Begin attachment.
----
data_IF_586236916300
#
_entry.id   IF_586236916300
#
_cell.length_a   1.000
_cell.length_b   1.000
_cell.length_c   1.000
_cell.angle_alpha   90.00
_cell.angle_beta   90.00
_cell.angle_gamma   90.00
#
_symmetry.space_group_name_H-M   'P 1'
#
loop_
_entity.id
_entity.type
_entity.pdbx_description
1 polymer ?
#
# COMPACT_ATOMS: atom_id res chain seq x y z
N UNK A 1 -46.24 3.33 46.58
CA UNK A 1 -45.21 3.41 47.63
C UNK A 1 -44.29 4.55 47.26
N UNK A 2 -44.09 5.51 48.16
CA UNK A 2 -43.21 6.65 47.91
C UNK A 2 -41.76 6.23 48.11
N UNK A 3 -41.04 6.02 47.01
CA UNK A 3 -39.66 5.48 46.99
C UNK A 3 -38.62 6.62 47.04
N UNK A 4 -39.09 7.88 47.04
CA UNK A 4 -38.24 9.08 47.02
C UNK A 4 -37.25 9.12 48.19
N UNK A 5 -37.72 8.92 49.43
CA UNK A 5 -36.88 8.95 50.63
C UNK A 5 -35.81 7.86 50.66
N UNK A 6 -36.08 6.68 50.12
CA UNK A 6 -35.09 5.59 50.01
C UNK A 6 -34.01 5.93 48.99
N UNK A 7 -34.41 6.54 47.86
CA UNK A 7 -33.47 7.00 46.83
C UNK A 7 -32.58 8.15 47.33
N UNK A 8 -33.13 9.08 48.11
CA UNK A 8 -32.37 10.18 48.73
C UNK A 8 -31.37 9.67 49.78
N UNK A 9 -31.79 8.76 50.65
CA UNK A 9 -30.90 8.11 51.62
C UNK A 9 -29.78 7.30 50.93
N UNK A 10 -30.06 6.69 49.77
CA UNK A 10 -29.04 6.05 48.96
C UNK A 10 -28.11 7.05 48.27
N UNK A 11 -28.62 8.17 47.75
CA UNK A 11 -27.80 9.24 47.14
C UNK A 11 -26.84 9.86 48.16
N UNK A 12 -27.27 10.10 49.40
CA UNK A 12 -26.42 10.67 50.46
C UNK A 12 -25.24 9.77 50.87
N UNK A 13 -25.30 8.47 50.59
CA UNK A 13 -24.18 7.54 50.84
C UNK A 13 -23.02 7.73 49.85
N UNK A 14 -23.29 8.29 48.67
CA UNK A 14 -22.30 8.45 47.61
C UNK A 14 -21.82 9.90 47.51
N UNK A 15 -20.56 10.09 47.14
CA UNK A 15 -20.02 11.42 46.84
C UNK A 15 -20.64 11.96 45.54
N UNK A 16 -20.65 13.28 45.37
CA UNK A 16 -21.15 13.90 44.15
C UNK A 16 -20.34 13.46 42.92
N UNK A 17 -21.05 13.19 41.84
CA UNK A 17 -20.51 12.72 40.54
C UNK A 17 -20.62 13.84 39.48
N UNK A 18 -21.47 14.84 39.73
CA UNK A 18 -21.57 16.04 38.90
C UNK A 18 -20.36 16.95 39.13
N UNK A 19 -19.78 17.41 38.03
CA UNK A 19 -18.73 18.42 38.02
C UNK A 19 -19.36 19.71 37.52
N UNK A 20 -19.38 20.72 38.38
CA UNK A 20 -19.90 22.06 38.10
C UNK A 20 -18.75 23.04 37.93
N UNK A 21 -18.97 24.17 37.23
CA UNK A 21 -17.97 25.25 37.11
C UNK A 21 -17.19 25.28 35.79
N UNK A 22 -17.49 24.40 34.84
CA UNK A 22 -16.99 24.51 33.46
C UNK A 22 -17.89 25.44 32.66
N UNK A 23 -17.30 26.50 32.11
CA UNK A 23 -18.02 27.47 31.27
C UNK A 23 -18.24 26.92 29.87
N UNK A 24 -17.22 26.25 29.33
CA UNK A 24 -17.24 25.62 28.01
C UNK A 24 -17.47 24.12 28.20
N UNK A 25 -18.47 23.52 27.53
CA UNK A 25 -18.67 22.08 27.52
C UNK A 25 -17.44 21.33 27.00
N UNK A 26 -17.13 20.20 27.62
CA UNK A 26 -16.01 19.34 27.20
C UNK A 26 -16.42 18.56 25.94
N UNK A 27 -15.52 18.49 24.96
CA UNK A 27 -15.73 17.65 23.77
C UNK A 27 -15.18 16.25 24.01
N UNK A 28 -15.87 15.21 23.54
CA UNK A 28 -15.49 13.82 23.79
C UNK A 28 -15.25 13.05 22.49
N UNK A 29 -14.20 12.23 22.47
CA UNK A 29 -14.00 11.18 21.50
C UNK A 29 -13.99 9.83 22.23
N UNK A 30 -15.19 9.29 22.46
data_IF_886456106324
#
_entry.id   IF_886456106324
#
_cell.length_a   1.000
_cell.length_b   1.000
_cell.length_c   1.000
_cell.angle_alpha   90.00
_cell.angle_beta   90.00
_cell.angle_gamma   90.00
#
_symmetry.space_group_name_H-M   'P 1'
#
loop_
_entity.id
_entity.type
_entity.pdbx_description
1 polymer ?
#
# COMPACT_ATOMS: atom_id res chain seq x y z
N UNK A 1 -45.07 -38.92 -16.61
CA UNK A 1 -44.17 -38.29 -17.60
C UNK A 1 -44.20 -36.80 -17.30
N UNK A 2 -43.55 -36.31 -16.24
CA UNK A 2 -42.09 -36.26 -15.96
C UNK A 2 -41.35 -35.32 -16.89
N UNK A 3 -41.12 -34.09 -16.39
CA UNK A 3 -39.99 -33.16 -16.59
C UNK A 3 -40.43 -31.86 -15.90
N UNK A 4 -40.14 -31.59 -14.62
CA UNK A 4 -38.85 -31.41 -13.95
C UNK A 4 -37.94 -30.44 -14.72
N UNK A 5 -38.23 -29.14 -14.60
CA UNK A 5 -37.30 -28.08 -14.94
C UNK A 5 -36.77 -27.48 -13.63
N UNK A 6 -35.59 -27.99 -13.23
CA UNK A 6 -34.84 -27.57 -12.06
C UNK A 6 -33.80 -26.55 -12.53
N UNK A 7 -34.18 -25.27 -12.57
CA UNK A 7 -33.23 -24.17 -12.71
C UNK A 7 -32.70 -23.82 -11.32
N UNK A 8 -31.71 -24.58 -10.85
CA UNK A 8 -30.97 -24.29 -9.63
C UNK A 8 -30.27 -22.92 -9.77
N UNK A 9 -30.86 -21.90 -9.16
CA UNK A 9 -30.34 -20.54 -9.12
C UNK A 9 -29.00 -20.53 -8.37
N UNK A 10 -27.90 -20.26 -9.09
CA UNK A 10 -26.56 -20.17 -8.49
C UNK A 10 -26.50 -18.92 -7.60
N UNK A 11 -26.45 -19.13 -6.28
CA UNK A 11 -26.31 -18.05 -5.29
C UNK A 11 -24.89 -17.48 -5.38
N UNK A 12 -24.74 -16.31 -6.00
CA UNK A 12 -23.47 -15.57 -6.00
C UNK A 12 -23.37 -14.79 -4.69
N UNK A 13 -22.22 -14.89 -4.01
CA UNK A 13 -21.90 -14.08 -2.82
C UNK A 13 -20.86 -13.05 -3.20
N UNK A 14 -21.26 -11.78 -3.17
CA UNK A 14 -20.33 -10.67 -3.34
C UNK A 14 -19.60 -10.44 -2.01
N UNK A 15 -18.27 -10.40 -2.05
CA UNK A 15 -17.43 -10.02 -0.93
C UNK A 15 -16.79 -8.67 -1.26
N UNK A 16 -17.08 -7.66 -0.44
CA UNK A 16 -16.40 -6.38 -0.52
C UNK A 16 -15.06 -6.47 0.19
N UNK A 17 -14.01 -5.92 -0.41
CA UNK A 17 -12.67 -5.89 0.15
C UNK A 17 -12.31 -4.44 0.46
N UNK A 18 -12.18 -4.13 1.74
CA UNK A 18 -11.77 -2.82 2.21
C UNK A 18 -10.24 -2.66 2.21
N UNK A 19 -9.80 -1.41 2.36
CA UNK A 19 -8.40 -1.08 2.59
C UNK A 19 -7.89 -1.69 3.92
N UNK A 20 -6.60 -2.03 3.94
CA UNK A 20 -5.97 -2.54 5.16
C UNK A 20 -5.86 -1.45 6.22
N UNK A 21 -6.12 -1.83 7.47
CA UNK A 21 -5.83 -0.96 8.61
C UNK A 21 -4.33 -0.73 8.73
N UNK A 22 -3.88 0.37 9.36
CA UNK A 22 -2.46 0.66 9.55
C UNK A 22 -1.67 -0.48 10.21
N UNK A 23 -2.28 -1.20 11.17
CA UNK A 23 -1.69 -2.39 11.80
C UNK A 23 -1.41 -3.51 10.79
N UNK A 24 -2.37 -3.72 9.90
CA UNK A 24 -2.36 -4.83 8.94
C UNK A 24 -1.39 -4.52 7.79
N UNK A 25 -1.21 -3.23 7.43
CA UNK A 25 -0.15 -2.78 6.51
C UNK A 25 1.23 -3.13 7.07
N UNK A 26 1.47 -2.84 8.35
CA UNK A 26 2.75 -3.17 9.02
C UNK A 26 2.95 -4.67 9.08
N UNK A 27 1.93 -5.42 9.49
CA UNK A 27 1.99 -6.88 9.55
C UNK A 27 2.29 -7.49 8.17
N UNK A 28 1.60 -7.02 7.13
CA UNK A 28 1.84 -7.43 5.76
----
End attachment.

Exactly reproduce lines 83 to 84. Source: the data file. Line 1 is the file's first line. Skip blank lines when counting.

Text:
C UNK A 21 -17.19 25.28 35.79
N UNK A 22 -17.49 24.40 34.84